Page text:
Britain has been funding the Zimbabwe military, which has been accused of human rights violations and looting diamonds from Marange, over the past 12 months but the under-secretary for Defence Andrew Robathan refused to disclose how much the British government was paying to Zimbabwe and several other countries under its programme.
Robathan was asked last week by East Renfreswshire Member of Parliament Jim Murphy which programmes were funded by the Defence Department in Afghanistan, Angola, Burkina Faso, Burma, Burundi, Central African Republic, Chad, Congo, Ivory Coast, the Democratic Republic of Congo, Ethiopia, Guinea, Guinea Bissau, Haiti, Iraq, Kenya, Liberia, Malawi, Nigeria, Pakistan, Somalia, Sri Lanka, Sudan, Uganda, Uzbekistan, Yemen and Zimbabwe; and what the cost of each such programme was in the last 12 months.
Robathan said the Ministry of Defence (MOD) had funded programmes in: Afghanistan, Burundi, Congo, the Democratic Republic of Congo, Ethiopia, Iraq, Ivory Coast, Kenya, Liberia, Malawi, Nigeria, Pakistan, Somalia, Sri Lanka, Sudan, Uganda, Yemen and Zimbabwe during the past 12 months.
It had not funded any programmes in Angola, Burkina Faso, Burma, Central African Republic, Chad, Guinea, Guinea Bissau, Haiti, and Uzbekistan.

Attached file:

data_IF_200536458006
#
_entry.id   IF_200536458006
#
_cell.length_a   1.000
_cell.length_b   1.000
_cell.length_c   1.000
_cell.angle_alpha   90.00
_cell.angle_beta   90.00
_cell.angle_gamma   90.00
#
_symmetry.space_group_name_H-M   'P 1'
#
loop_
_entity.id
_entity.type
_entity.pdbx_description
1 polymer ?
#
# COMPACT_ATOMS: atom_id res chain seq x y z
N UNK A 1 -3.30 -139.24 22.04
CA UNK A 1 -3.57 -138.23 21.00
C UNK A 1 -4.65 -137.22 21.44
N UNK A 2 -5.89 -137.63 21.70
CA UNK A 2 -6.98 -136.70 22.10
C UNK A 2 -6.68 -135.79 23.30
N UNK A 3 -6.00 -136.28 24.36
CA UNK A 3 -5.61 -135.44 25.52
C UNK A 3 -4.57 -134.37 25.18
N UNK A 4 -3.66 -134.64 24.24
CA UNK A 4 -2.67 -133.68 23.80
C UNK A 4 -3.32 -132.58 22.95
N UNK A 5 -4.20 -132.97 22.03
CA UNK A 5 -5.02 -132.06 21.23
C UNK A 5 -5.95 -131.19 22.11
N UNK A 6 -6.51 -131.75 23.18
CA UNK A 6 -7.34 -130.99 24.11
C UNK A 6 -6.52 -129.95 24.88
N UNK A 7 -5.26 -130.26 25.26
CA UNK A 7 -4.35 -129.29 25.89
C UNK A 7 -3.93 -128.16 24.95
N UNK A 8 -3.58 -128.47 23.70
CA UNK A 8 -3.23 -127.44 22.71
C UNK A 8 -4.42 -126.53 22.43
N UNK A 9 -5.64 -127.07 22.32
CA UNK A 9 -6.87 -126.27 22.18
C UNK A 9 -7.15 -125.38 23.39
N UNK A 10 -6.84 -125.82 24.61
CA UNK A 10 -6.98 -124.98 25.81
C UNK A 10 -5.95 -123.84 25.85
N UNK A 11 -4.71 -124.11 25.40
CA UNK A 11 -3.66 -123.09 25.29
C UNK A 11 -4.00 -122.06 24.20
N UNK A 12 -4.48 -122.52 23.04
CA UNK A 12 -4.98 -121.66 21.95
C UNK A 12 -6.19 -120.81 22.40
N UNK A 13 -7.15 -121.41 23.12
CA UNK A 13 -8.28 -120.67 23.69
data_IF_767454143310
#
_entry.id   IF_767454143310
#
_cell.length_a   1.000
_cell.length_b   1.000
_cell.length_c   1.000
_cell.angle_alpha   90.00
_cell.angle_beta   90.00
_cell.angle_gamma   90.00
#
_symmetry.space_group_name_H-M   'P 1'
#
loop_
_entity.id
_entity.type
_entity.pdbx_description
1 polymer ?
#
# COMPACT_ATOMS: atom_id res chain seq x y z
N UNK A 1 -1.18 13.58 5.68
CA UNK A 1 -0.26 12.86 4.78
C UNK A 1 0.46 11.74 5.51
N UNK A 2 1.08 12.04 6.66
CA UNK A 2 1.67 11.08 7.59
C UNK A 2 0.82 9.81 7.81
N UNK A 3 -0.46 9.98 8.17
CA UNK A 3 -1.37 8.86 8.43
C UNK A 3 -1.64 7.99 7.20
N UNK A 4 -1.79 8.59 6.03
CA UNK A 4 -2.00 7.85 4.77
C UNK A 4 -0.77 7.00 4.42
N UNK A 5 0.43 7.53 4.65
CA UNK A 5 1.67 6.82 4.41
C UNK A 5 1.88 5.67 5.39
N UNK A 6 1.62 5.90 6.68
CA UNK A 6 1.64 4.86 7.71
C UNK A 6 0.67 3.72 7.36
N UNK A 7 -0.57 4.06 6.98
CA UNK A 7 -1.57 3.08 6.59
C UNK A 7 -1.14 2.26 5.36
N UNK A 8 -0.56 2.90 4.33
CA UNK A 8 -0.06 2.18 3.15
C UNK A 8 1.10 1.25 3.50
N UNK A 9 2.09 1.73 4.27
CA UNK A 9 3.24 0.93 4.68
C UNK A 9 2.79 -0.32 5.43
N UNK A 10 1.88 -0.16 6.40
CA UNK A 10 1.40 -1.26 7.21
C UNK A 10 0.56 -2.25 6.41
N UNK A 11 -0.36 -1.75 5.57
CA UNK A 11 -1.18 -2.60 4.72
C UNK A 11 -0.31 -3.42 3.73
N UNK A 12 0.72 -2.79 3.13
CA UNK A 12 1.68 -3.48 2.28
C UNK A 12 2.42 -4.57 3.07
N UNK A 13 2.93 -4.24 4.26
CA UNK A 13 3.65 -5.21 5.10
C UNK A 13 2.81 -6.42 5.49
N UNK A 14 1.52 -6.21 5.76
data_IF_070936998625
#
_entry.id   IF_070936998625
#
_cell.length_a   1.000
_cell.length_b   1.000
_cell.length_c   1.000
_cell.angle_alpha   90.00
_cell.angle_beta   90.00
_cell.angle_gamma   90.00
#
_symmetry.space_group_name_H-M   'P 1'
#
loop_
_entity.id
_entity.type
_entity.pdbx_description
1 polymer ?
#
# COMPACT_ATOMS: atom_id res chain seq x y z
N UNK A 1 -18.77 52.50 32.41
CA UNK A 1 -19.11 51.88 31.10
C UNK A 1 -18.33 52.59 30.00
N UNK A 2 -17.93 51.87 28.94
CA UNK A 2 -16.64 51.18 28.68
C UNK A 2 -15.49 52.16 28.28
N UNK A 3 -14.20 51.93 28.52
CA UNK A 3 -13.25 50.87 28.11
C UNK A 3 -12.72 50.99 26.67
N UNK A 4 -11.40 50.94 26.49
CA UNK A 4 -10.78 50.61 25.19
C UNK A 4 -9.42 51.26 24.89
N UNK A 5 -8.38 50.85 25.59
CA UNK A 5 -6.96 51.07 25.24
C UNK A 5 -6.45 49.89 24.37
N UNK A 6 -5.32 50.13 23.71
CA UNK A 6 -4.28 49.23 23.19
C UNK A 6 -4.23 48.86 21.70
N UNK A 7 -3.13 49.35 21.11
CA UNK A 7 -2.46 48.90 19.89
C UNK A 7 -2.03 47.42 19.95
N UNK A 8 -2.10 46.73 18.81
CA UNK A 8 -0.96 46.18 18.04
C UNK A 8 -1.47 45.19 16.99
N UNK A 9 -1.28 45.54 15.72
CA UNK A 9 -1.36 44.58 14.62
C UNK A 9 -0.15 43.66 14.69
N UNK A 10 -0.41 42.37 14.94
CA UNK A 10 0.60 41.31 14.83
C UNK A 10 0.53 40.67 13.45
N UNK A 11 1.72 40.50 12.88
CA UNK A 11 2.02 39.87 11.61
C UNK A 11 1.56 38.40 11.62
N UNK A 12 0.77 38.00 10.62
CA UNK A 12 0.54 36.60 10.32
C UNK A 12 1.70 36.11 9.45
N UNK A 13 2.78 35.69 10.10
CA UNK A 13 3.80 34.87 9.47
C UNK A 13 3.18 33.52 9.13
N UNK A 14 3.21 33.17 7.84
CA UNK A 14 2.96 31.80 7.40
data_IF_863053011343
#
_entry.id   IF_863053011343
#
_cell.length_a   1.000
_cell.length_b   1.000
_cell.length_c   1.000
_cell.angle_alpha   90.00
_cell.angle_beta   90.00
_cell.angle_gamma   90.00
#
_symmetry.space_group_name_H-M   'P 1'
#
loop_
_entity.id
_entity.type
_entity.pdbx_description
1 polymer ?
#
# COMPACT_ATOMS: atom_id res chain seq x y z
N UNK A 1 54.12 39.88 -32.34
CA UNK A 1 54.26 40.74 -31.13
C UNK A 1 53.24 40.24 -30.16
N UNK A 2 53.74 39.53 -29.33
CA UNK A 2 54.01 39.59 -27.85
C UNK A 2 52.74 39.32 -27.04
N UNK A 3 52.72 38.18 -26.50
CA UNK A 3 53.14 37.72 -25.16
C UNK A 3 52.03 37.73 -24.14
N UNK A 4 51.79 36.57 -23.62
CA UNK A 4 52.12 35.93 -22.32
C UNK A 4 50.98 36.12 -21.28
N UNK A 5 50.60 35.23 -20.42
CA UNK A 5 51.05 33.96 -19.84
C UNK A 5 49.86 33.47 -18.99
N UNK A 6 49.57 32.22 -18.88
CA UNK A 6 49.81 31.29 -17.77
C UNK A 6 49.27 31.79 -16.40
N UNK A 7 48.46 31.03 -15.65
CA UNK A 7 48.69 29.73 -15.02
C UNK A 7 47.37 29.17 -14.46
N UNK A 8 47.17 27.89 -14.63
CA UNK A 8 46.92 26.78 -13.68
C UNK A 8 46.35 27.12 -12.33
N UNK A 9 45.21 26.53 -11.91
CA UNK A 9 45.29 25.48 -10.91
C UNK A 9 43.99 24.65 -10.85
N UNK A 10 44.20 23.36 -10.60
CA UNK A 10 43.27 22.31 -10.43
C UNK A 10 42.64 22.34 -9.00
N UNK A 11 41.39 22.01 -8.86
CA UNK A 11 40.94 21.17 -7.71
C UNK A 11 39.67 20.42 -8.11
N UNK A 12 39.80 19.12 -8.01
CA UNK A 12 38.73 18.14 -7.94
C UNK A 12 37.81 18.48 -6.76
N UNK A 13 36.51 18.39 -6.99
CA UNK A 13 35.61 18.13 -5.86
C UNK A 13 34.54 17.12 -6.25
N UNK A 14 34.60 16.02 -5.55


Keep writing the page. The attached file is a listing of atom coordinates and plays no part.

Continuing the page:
He said the programmes was aimed at enhancing bilateral relationships and building stability overseas as part of the government’s wider foreign policy goals. They consist of a wide range of activities including:
- Providing places on defence education and training courses in the UK (such as the Army, RAF and Navy Junior Officer Training and the Joint Services Advanced Command and Staff Course);
- The deployment of UK personnel in support of permanent British Peace Support Teams and British Military Advisory and Training Teams;
- The deployment of Short Term Training Teams to deliver subject specific training in country;
- Advisory visits, Defence Staff Talks and Senior Leadership engagement either in the UK or in country.
- In addition to MOD-specific funds, some of these activities receive funding from the tri-departmental Conflict Pool.
- Robathan said it was not possible to provide a breakdown of the cost and details of individual programmes as this disclosure would be likely to prejudice relations between the UK and other states.
The Zimbabwe military has been accused of looting diamonds from Marange and this has cost the country the right to freely sell its diamonds through the regulation body, the Kimberley Process Certification Scheme.
The military has also been accused of harassing civilians in the co0nstitutional making process by forcing people to support President Robert Mugabe’s Zimbabwe African National Union- patriotic Front.